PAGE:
Oblivion Island: Haruka and The Magic Mirror, is an exciting, colorful fantasy adventure. But it’s also a movie that will resonate strongly with anyone who has ever unexpectedly or tragically lost a loved one.
There’s a special kind of guilt that comes along with that kind of loss. It’s the guilt of forgetting. No matter how much you try to hold on to a person, you’re eventually going to forget little things about them: how their voice sounded when they were happy; a special day out; a kindness done. Memories are imperfect, and they eventually slip away like sand through our fingers.
One way to hold on to a person’s memories is to try to keep mementos that remind us of them. But, eventually, as part of the process of moving on, these often get boxed away or forgotten about too. And that’s the crux of Haruka’s story.
The magic mirror in the story is a decorative mirror that Haruka’s mother gave her in childhood, shortly before dying of a lingering illness. After showing us how angelic Haruka’s mother was and how happy Haruka was as a child, we skip ahead to Haruka as a sullen, angry teen locked in a stony, passive-aggressive battle with her father. The mirror was put away and disappeared years ago.
Before she died, Haruka’s mother told her a Japanese folk tale about foxes that take neglected things, and how people can get them back by offering eggs at shrines. Haruka has offered eggs for her mother to no avail, but she still takes another one to a shrine after a chilly exchange with her father.
And that’s where she meets Teo, a collector who comes to our world to take our forgotten items back to his world, and she finds out the story about the foxes is real. Sort of. Teo wears a fox mask on his raid but looks more like a piglet-thing when he takes it off.
Teo’s people can’t make things on their own, so they steal neglected stuff like Haruka’s mirror, and have created the enormous, beautiful Oblivion Island completely from our castaways. After following Teo to his world, Haruka becomes determined to get her mother’s mirror back, but mirrors have powerful magic on Oblivion Island, and Haruka’s mirror is the most powerful of all, so there is an evil Baron who wants it just as badly.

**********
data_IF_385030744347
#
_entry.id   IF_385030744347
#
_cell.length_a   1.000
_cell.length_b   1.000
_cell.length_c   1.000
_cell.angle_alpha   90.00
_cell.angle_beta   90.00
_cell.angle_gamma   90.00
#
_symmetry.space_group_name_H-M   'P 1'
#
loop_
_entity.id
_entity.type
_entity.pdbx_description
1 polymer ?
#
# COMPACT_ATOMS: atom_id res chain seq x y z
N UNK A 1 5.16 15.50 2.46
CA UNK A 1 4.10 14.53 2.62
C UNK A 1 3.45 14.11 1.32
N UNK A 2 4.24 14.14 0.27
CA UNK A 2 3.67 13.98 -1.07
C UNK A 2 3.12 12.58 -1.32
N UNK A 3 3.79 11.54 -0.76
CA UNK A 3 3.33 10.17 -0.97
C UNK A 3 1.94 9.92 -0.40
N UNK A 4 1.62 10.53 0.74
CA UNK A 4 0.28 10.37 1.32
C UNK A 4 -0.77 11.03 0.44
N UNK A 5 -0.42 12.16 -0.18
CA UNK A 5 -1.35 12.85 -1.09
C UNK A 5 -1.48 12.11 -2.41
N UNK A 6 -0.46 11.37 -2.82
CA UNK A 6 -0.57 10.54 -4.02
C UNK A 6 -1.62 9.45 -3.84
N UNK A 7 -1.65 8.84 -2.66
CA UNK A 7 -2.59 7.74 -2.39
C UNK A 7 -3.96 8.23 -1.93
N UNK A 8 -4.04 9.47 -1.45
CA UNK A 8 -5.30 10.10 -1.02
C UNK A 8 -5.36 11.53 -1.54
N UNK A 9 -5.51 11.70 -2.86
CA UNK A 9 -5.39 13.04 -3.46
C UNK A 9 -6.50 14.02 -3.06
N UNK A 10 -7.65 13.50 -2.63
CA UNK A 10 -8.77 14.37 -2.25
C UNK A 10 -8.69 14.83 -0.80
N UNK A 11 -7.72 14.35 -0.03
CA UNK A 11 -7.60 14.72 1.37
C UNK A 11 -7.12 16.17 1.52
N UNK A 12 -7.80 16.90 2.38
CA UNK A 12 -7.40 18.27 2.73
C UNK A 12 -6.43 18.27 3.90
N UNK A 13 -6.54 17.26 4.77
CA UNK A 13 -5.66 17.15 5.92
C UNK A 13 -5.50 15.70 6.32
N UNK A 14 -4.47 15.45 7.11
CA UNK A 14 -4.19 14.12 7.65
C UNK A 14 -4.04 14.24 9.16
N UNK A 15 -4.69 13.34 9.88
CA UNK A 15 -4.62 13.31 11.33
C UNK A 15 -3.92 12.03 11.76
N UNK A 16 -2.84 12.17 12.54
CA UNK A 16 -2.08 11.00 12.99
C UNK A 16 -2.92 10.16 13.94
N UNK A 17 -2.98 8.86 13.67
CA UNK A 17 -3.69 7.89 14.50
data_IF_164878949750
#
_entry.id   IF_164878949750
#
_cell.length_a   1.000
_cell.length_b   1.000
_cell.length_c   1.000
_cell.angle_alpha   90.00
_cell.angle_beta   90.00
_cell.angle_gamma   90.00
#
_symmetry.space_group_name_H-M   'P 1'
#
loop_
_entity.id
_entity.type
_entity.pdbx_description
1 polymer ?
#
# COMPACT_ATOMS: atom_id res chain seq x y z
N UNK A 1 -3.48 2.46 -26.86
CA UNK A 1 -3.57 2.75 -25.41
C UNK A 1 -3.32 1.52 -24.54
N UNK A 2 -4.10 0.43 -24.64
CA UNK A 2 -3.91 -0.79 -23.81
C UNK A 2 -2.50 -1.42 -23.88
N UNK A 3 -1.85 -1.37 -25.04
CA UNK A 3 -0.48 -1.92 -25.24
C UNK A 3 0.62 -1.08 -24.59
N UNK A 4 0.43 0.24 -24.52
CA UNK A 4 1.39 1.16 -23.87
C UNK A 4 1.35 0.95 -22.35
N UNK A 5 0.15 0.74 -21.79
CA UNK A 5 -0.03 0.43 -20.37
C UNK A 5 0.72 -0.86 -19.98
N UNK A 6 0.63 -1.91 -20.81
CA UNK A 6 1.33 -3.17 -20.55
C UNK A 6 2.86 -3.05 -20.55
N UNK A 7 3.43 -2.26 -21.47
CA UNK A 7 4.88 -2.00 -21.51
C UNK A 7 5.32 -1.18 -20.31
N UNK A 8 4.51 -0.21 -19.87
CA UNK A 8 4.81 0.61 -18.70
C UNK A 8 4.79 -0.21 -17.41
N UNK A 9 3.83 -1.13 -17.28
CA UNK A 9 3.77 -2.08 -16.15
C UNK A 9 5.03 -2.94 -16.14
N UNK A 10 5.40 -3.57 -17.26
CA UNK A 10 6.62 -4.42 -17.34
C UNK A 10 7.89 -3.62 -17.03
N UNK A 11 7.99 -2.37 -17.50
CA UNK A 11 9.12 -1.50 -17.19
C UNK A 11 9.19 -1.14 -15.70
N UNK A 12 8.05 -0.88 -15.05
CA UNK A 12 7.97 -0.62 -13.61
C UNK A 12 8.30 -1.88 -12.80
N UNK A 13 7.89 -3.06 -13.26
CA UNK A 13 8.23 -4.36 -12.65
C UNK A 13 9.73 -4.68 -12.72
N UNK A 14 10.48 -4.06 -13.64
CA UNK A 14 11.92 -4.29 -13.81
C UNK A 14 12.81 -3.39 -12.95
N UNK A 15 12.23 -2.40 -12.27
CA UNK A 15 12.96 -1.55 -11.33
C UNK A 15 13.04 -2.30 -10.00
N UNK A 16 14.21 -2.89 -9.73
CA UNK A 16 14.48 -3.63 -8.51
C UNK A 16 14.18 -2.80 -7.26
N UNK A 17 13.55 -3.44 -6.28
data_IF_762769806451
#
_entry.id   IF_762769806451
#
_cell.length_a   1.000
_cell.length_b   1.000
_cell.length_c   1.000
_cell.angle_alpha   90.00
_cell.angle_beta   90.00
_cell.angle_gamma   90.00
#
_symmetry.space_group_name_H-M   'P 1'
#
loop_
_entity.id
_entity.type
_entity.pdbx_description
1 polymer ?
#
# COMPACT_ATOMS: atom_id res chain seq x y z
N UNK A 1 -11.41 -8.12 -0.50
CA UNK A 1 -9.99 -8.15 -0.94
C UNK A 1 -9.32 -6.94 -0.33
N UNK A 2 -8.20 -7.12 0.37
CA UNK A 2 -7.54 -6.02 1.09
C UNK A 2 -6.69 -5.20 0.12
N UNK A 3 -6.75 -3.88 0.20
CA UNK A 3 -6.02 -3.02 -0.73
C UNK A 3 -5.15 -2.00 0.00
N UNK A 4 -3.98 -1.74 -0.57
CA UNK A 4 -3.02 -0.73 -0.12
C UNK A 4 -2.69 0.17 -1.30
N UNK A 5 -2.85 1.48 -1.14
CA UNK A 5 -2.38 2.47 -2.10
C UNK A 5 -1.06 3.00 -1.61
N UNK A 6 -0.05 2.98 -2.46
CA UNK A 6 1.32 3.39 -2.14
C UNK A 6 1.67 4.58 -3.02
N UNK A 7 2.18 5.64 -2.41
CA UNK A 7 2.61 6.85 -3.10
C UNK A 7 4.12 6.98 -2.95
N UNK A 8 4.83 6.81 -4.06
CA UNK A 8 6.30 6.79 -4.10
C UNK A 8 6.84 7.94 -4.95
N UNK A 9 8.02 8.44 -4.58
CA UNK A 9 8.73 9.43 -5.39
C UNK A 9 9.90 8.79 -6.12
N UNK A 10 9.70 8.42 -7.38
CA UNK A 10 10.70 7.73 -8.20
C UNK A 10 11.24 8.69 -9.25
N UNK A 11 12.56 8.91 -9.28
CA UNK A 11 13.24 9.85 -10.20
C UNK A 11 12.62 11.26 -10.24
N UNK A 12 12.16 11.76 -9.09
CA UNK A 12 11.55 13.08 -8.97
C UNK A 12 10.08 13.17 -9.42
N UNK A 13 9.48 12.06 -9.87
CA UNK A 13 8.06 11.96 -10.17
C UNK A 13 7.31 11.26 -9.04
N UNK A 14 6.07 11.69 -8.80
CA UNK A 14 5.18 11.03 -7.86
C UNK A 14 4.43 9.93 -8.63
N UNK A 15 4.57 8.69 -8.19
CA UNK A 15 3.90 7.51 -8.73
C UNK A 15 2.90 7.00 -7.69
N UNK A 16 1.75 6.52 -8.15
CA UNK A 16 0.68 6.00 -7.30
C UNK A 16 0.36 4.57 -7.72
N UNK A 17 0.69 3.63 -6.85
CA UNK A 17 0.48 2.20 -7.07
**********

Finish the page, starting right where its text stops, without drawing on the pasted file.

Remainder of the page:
All of this talk of dealing with grief may make the movie sound downbeat, but it perks up considerably when Haruka enters the new world, like Dorothy stepping from black and white Kansas into Technicolor Oz.
The first fifteen minutes is mostly spent learning about the cause of an angry teen’s issues and then watching her be mad at the world. After she is drawn into Oblivion Island, however, Haruka learns to move on from grief with the unusual therapy of an almost constant stream of fantastic chases, actual flights of fancy, confrontations with monsters and villains, and adventures with new and old friends.
It’s not a complex plot; in fact, sometimes it just feels like an excuse to string chases and adventure scenes together, but it’s energetic and fast-moving enough to keep even fidgety kids in their seats. And there’s enough sincere joy and sadness to keep adults engaged.
It helps that the setting of Oblivion Island is one of the more unique and fully-realized ones I have seen in animation. It’s a shining, brightly-colored jewel in an endless sea, with almost every piece and surface composed of repurposed junk, and its inhabitants wander about and go about their lives as Haruka fights her battles and has her adventures.
Oblivion Island sets itself apart from other CG movies you have seen by mimicking the style of a lush hand-drawn anime. The backgrounds look like beautiful paintings, and it’s a real thrill when what looks like a static image will suddenly come alive and you find yourself moving through it in 3D.
The characters, however, don’t come across as well. They are beautifully designed and often very strange, but the tendency of 3D animation to make things look plastic combined with the anime style’s focus on smoothness makes some of the characters, especially Haruka, look very doll-like at times. Also, this is high-quality 3D animation, but it’s still not at the level of Pixar or DreamWorks, so there is some herky-jerky movement at times.
For such a high-quality project, I half-expected a celebrity voice cast for the English dub. Instead we have a roster of anime pros. They do a good job, but it might sound familiar to anyone who watches a lot of dubbed anime. There’s also an appropriately soaring score, with a couple of nice songs to drive some of the more emotional points.
The DVD has so many special features they take up their own disc. The “Behind-the-Scenes” featurette is disappointingly short and sparse, but there are tons of great material about the legends and settings that inspired the film.
The only real off-note in the film is a scene in which Haruka is strapped to a Rube Golberg-esque machine meant to feed her a drop that will erase her memories. She’s already in bondage, and the thing has a tube with lips on it that goes into Haruka’s mouth. It looks like fetish gear and it feels very out of place in a movie that is in all other places not only family friendly, but family-positive with a great lesson to teach.
Everyone eventually loses a loved one, so Oblivion Island has something to teach us all about moving on. And just like Haruka, we can learn it while exploring a uniquely fresh and exciting fantasy world.